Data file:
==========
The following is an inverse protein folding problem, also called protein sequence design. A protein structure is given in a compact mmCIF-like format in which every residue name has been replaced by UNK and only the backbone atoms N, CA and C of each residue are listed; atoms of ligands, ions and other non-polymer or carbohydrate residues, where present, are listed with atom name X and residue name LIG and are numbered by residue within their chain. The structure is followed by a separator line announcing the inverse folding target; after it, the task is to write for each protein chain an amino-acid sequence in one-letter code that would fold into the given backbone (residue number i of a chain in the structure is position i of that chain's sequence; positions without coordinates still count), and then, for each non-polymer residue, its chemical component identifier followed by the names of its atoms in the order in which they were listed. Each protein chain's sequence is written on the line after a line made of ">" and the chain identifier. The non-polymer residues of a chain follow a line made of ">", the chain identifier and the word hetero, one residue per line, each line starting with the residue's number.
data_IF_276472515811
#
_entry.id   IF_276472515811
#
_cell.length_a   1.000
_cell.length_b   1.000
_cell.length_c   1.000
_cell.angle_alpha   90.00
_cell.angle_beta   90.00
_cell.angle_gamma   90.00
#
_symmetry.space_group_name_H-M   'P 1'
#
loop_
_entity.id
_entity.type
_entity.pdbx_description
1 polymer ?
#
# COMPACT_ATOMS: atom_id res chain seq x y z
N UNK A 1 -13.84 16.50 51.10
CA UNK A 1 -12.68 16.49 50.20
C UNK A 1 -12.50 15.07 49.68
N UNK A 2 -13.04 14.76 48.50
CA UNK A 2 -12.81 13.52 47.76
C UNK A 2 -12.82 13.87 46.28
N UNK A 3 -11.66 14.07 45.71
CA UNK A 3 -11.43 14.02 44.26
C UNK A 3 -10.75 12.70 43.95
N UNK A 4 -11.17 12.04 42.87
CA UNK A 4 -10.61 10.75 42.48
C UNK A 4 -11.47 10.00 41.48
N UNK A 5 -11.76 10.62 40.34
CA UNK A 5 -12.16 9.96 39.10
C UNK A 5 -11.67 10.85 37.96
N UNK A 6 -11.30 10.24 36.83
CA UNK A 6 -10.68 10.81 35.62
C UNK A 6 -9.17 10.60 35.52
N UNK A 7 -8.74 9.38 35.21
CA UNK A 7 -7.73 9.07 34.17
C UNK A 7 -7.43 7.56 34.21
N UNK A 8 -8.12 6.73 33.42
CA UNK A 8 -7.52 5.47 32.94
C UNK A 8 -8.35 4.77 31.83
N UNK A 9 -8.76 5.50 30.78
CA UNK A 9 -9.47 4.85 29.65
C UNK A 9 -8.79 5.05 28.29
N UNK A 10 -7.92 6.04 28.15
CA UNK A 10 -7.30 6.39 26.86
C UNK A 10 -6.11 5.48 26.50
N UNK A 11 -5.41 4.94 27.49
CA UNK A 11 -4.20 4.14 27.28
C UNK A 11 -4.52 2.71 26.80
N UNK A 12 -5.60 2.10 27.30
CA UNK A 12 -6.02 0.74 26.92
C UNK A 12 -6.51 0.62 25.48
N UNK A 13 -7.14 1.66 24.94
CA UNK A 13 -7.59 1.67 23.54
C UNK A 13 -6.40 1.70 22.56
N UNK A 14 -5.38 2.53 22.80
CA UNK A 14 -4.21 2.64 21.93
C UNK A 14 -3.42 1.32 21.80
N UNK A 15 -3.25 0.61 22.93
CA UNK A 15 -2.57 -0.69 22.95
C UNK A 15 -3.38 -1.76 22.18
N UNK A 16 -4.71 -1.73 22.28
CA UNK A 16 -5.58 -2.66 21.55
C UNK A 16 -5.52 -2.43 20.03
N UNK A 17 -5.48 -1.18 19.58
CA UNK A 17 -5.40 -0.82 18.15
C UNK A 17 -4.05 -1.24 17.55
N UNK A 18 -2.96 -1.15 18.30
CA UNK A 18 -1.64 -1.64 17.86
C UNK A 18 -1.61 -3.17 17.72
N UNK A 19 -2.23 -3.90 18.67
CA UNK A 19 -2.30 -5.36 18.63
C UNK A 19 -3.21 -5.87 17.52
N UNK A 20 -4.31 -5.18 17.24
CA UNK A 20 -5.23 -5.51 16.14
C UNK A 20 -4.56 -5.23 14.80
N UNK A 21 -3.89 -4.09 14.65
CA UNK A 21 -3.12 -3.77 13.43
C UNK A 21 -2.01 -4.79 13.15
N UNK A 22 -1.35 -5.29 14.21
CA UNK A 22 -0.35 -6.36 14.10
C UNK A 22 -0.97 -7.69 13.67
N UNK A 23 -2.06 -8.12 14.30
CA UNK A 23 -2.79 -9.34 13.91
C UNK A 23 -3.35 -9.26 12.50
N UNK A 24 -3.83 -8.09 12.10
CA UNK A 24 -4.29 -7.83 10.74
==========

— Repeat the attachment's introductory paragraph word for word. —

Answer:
The following is an inverse protein folding problem, also called protein sequence design. A protein structure is given in a compact mmCIF-like format in which every residue name has been replaced by UNK and only the backbone atoms N, CA and C of each residue are listed; atoms of ligands, ions and other non-polymer or carbohydrate residues, where present, are listed with atom name X and residue name LIG and are numbered by residue within their chain. The structure is followed by a separator line announcing the inverse folding target; after it, the task is to write for each protein chain an amino-acid sequence in one-letter code that would fold into the given backbone (residue number i of a chain in the structure is position i of that chain's sequence; positions without coordinates still count), and then, for each non-polymer residue, its chemical component identifier followed by the names of its atoms in the order in which they were listed. Each protein chain's sequence is written on the line after a line made of ">" and the chain identifier. The non-polymer residues of a chain follow a line made of ">", the chain identifier and the word hetero, one residue per line, each line starting with the residue's number.